I feel especially happy at this welcome occasion of reviving in memory the figure of this Poet, and of paying tribute to him once more, as I have been privileged by his friendship, and have learnt so much from my talks with him: and the ISMEO and all its family are equally glad to join in the honours that Pakistan is rendering to her bard. It is not by chance that we have published in Italy for the first time the translation of that Celestial Poem by Professor Bausani, a poem made so luminous by new and striking imagery, and fraught with such deep thought. In this homage paid in common to the Poet of a friendly nation, who belongs to us all through the universal appeal of art, we feel a revival of the ancient bonds that unite us to this spiritual world of which Iqbal was the singer and the interpreter: I mean, that Islamic culture that has left deep vestiges in our country, its history and its thought. It was through Islamic interpreters that Aristotle was able to transfuse himself in our medieval thought, while the impress of Islamic art lies clear and forceful on many an outstanding monument of Italy. It was in Italy that as far back as the Thirteenth century the great figure of Frederic II endeavoured to realize an efficient collaboration between Islam and Christianity. Well aware of this tradition, Italy has fostered a great number of scholars of Islamism, that in recent times could boast of names such as those of Amari, of the Guidis, and of Nallino; while among our living contemporaries it has no less famed and talented followers.
We therefore cannot help participating in a large measure in the homage paid to a Poet whom we are able to understand perhaps better than other peoples, and who has a forceful message of his own to spread, not only meant for cultivated minds, but for all that have not lost hope in the destinies of humanity.
In a world as restless as the one in which it is now our lot to live, when humanity is renewing itself much faster than in stretches of time more restful, or set in customary ways, a voice such as Iqbal's brings us inspiration no less than consolation. So is it for ever with the words of poets, who do not teach solitary fancies, but interpret in the loneliness of their own soul the agonized struggles of a people or of an age. In this way does Iqbal appear to me; so fast in the spiritual traditions of his faith and his people, and at the same time so keen on detecting the slightest vibrations Iqbal's that stir the vault of history and thought.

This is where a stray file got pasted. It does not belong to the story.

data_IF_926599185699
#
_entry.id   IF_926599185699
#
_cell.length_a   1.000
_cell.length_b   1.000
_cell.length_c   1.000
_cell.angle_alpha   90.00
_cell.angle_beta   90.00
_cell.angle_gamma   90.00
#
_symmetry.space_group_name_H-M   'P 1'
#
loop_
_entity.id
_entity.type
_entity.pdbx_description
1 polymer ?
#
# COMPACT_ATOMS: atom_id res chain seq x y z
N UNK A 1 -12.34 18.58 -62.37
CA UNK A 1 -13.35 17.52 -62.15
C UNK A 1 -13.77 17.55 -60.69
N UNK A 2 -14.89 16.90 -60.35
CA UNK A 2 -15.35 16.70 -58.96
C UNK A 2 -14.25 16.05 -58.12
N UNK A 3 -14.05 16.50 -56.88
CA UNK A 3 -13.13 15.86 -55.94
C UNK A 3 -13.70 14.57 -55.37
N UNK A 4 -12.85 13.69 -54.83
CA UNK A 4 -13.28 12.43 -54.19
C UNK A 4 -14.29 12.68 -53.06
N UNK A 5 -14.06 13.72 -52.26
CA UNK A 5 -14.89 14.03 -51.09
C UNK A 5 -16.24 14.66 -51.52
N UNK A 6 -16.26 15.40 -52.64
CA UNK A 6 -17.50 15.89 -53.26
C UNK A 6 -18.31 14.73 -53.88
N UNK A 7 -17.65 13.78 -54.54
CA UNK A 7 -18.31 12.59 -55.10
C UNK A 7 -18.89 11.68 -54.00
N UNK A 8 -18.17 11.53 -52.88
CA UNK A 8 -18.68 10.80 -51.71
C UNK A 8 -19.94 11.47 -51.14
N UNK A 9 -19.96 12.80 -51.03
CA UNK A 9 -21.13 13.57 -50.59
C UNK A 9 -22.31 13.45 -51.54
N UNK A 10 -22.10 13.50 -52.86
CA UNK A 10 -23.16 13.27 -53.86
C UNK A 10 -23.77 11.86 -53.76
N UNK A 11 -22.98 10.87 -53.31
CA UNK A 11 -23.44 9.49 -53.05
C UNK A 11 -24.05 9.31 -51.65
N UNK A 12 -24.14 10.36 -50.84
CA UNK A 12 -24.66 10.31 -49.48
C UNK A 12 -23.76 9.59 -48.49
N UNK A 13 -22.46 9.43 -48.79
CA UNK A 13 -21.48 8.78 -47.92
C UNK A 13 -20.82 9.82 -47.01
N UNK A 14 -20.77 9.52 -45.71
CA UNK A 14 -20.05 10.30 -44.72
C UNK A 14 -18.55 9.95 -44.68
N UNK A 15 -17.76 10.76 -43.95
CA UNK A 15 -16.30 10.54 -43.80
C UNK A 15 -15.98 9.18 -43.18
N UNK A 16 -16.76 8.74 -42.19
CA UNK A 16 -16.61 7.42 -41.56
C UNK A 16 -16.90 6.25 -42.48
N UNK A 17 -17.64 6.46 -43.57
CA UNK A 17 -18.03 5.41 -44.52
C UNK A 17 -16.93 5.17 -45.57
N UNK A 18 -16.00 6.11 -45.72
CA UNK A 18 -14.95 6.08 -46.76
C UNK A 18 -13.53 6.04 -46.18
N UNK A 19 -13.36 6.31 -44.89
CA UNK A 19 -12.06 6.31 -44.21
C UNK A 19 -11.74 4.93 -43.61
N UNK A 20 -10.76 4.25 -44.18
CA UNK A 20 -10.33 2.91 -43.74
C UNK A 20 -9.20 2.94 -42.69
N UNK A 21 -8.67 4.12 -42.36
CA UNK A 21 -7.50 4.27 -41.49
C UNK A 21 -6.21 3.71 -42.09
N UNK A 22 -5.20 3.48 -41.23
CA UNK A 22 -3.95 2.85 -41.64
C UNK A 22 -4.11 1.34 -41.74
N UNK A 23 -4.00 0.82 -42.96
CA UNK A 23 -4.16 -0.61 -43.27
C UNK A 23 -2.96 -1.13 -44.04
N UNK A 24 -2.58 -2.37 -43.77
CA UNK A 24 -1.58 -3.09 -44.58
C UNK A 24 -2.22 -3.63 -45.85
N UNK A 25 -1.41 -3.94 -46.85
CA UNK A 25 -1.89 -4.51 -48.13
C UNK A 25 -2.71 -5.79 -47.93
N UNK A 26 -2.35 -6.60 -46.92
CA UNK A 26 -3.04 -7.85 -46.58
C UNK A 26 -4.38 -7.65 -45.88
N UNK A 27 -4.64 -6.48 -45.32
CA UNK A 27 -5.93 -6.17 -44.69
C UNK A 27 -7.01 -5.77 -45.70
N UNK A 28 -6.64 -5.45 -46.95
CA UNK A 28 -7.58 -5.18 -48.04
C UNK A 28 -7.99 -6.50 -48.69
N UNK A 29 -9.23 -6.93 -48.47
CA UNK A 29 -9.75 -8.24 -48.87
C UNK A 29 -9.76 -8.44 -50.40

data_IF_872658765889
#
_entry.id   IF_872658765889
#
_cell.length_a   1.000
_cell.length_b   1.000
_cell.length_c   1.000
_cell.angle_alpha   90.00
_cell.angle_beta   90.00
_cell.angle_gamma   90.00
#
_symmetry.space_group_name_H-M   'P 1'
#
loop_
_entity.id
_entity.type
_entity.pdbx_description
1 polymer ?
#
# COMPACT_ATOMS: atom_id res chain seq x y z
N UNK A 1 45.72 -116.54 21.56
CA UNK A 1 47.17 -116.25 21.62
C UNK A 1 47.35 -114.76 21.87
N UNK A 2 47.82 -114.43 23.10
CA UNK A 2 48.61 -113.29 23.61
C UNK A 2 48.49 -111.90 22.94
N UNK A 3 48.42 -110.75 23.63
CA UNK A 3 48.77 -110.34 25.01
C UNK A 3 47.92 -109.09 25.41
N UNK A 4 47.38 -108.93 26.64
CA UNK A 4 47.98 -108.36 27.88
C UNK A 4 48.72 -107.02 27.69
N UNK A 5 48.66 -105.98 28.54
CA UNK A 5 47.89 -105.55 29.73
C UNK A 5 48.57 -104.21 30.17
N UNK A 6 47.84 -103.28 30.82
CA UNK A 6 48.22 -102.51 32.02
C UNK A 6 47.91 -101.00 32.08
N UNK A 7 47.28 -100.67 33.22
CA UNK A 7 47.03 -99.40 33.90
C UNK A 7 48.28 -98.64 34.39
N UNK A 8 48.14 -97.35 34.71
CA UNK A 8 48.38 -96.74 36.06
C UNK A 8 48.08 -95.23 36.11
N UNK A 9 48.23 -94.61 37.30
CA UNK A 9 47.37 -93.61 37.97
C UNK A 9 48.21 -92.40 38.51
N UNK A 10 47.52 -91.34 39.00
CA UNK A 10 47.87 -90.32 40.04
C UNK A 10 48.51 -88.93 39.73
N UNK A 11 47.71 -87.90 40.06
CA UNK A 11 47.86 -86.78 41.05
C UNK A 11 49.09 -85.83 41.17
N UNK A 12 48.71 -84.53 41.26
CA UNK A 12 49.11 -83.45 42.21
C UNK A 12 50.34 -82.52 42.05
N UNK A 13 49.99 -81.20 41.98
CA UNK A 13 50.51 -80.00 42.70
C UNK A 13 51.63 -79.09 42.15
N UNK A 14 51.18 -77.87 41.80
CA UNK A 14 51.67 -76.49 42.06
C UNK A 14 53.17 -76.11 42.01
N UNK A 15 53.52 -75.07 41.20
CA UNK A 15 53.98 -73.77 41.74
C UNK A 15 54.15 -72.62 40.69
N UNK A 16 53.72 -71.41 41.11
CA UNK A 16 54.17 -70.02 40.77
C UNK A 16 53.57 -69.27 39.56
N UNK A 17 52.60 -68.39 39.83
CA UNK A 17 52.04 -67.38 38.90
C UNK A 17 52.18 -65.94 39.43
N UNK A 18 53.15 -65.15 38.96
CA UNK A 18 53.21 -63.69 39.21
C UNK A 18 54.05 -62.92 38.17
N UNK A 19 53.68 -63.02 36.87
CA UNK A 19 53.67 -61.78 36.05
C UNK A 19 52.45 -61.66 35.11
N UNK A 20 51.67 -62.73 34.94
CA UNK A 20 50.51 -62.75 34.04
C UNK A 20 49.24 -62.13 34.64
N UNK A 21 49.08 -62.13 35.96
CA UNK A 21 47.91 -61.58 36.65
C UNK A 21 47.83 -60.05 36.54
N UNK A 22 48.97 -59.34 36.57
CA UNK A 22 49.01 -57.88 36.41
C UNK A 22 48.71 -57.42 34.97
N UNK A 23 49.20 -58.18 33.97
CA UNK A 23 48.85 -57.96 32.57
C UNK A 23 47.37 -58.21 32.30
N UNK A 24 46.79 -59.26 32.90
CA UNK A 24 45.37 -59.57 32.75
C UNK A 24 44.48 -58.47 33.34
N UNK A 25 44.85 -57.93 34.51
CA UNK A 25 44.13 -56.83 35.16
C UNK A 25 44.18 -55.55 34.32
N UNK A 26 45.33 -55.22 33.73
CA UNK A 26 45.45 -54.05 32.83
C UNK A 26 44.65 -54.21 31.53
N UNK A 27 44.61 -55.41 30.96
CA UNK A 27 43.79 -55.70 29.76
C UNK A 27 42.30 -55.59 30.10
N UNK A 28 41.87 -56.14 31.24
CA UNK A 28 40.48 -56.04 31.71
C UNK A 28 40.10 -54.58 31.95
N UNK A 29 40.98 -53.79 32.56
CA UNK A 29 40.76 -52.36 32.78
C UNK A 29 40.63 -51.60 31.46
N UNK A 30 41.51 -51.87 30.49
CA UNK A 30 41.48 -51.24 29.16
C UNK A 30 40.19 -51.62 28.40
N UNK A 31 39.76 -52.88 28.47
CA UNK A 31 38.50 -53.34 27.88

And Iqbal’s message is indeed a message of human brotherly love, of a unity, it is understood, of the soul and not of the flesh, because as he says in an admirable way: "Brotherly love has its seat in the heart; in the heart does its root lie, not in water and mud" (p. 71).
It is a counsel of mutual understanding and peace, but not through mystical and lonely surrenders of self, rather through the struggle that ennobles and exalts the believer, as Iqbal calls the man that does not choose —t o quote Leonardo's words—to act as a mere conveyance of food; a struggle that does not oppose him to those that were in contrast with him, nor to those that follow another path, but makes him worthier of the divine commandment. I mean the struggle against oneself, because the believer is alive, and the war he is waging is against himself, and himself must he attack, in the way of a panther pouncing on a gazelle (p. 531. This means a tension constantly alert and never relaxed, in order to realize a fullness of human life and divine life, illumined by three indissoluble lights, that bear witness to it: to see oneself through one's own light, to see oneself by other people's light, to see oneself in the light of divine essence (p. 37). This means unity of action joined to passion and clear-sightedness, which today seems shattered, and which Iqbal proposed to restore, for the benefit and the glory of humanity, that bears the guilt for its own sorrows.